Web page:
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Paladin Gearing and Mechanics

Paladin (PLD) is one of two tank jobs in Final Fantasy XIV: A Realm Reborn. Whereas Warrior’s (the other tank in Final Fantasy XIV: A Realm Reborn) are a reactive, Weapon Skill laden job, PLD is proactive. WARs have a large pool of HP through Defiance which they use to soak up damage and a healing buff that helps them to waste less of their Healer’s MP. PLD does this in a different way by reducing the amount of incoming damage through a three-fold system. Firstly, there’s Shield Oath a skill that all PLDs come to know and love, it provides (as of patch 2.1) a +100% (x2) enmity boost while at the same time lowering Damage Received by 20% and lowering Damage Dealt by 20% as well. What this means is that a Paladin will deal -20% of their usual damage when attacking but also take -20% of their usual damage, and that damage reduction applies to nearly every single attack in the game. The only known exception is that of the Tonberry King’s Everybody’s Grudge attack in the Wanderer’s Palace which is not possible to mitigate with any ability save Hallowed Ground.

This article will outline the mechanics of PLDs for Advanced Tactics and Play and anybody looking for a primer on PLD should instead go to the Armoury Section and inquire within as to the Job links where PLD has its own page and Primer / Analysis. This is an article intended for those that already know the basics and have, at minimum, a fundamental grasp on the job. As with WAR we’ll go ahead and list a Best in Slot gear list and then go about breaking down the stats that revolve around it and ultimately why the set is either good or bad. This section is NOT for listing an already worked and approved Best in Slot and the Best in Slot is only meant to be used for the purpose of working out the various functions and mechanics behind PLD so that we can get an understanding and have a baseline by which we can express our formula to acquire proper data.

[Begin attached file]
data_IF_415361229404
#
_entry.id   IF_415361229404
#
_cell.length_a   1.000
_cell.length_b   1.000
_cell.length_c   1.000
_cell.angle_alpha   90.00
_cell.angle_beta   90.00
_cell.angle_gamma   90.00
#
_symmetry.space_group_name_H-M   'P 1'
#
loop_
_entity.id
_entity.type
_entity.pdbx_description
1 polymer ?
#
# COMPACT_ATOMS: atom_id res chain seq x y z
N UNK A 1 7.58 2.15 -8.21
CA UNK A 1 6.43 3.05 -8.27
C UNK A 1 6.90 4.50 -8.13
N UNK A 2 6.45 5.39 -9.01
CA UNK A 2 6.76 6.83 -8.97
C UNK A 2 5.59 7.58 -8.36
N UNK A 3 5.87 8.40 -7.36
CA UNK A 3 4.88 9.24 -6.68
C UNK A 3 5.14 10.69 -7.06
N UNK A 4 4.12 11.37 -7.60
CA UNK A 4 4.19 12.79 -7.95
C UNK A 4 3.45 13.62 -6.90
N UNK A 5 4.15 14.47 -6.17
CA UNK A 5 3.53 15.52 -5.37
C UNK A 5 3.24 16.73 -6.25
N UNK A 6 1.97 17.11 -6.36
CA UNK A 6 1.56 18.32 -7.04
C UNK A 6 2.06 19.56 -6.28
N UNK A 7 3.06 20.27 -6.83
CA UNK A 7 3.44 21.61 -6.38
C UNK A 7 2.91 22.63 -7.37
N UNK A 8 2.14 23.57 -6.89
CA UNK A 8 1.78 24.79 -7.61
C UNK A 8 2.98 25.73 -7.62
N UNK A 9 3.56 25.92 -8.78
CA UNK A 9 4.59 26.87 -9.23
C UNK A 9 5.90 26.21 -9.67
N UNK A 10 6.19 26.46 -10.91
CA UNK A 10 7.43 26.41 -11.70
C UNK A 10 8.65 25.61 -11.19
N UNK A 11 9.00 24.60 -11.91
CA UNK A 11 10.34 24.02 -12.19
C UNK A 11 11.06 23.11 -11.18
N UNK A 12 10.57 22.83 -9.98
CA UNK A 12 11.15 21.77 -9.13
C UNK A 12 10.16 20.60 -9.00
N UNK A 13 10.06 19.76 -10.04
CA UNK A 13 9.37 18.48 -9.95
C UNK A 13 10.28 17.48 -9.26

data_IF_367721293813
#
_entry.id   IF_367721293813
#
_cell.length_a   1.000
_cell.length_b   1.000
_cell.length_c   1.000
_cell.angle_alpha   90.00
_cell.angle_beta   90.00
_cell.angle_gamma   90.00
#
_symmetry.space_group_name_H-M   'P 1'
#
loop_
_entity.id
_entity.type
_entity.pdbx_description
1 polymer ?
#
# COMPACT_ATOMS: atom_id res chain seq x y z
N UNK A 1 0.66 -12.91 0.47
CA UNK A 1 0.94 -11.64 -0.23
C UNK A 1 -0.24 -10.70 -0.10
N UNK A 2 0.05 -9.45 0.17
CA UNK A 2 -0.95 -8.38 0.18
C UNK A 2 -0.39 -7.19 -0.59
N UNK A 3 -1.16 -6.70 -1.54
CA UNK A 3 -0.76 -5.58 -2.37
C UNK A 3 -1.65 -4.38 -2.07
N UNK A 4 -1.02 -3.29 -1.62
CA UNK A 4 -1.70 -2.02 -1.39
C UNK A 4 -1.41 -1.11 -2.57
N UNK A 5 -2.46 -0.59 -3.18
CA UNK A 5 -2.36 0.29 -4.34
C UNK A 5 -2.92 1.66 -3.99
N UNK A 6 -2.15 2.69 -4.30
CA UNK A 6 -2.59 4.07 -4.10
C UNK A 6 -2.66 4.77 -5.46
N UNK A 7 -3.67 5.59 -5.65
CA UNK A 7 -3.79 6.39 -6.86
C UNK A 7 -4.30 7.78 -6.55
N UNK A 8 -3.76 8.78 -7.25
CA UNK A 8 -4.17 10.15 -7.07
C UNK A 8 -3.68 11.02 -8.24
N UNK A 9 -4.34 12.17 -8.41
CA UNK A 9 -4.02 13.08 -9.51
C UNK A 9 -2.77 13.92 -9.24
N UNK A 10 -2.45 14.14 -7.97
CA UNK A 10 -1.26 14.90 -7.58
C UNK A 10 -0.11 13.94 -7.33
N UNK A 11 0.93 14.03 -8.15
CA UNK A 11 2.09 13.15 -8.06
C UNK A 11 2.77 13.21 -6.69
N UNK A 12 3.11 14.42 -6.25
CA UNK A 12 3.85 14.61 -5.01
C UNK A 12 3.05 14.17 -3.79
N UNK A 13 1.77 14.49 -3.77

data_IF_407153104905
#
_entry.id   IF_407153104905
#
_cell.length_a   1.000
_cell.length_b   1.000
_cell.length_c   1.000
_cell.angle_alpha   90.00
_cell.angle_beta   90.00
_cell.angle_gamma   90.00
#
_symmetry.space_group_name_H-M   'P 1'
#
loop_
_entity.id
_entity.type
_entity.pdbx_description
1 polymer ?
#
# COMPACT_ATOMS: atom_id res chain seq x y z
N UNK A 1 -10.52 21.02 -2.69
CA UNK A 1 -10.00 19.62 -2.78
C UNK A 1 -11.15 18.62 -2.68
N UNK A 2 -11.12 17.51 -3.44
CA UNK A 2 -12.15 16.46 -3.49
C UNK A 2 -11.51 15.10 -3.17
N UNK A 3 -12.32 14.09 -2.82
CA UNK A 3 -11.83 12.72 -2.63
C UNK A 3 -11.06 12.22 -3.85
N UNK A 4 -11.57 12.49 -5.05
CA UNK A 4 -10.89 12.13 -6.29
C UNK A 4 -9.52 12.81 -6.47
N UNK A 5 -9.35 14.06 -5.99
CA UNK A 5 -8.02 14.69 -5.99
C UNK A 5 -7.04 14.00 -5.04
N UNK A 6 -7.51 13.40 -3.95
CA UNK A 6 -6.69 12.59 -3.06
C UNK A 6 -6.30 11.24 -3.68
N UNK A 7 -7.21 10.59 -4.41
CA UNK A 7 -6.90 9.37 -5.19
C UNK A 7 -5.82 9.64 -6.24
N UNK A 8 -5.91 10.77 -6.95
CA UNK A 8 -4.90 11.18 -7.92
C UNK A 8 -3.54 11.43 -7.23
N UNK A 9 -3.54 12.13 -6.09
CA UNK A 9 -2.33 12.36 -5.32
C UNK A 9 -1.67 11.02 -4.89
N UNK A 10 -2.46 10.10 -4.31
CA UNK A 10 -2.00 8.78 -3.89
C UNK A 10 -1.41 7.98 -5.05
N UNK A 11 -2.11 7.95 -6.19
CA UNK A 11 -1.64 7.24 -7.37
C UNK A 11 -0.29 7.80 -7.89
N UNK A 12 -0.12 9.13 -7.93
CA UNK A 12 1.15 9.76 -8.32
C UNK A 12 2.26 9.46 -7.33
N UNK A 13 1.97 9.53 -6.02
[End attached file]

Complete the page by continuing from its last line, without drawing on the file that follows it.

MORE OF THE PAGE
Proposed Best in Slot List

 Weapon: Allagan Blade
Shield: Holy Shield +1 / Allagan Round Shield
 
Head: Allagan Helm
Body: Valor Surcoat
Hands: Valor Gauntlets
Waist: Allagan Plate Belt
Legs: Valor Cuisses
Feet: Heavy Allagan Flanchard
 
Neck: HQ Gryphonskin Choker [8Vit | 6Par | 6Par | *6Sks/Crit | 2Vit]
Ears: HQ Rose Gold Ear Screws [8Vit | 6Par | 6Par | *6Sks/Crit | 2Vit]
Wrists: HQ Gryphonskin Wristbands [8Vit | 6Par | 6Par | *6Sks/Crit | 2Vit]
Ring: HQ Gryphonskin Ring [8Vit | 6Par | 6Par | *4Dtr/Crit | 2Vit]
Ring: HQ Gryphonskin Ring [8Vit | 6Par | 6Par | *4Dtr/Crit | 2Vit]
 
 
Base Stats (w/o Food & PT Bonus):
Def/Mdef: 758 (-33.35% Mitigation)
HP: 6,258
Strength: 406 (Edit: No longer necessary for stat reallocation or Melee party member w/ i95 update to Allagan Blade)
Dexterity: 238 (Partying w/ BRD pushes this to 245, giving +2% Parry & +2% Block Rate)
Block Mitigation: -28%
Block Rate: ~27%
Parry: 581 ~28% (Effective Parry: ~20% due to Blocking taking priority)
Accuracy: 467
 
 
•	Food: Finger Sandwiches
HP: 6,388
Parry: 598 ~29.56% (Effective Parry: ~21%)
Accuracy: 476
 
 
Pros
 
•	Highest mitigation
•	Sufficient Accuracy, can be made higher w/ inclusion of Allagan Shield if need be
•	Harder hits make hate generation even easier
 
Cons
 
•	Loses ~362HP to gain higher mitigation
 

The Truth About Shield Oath and Sword Oath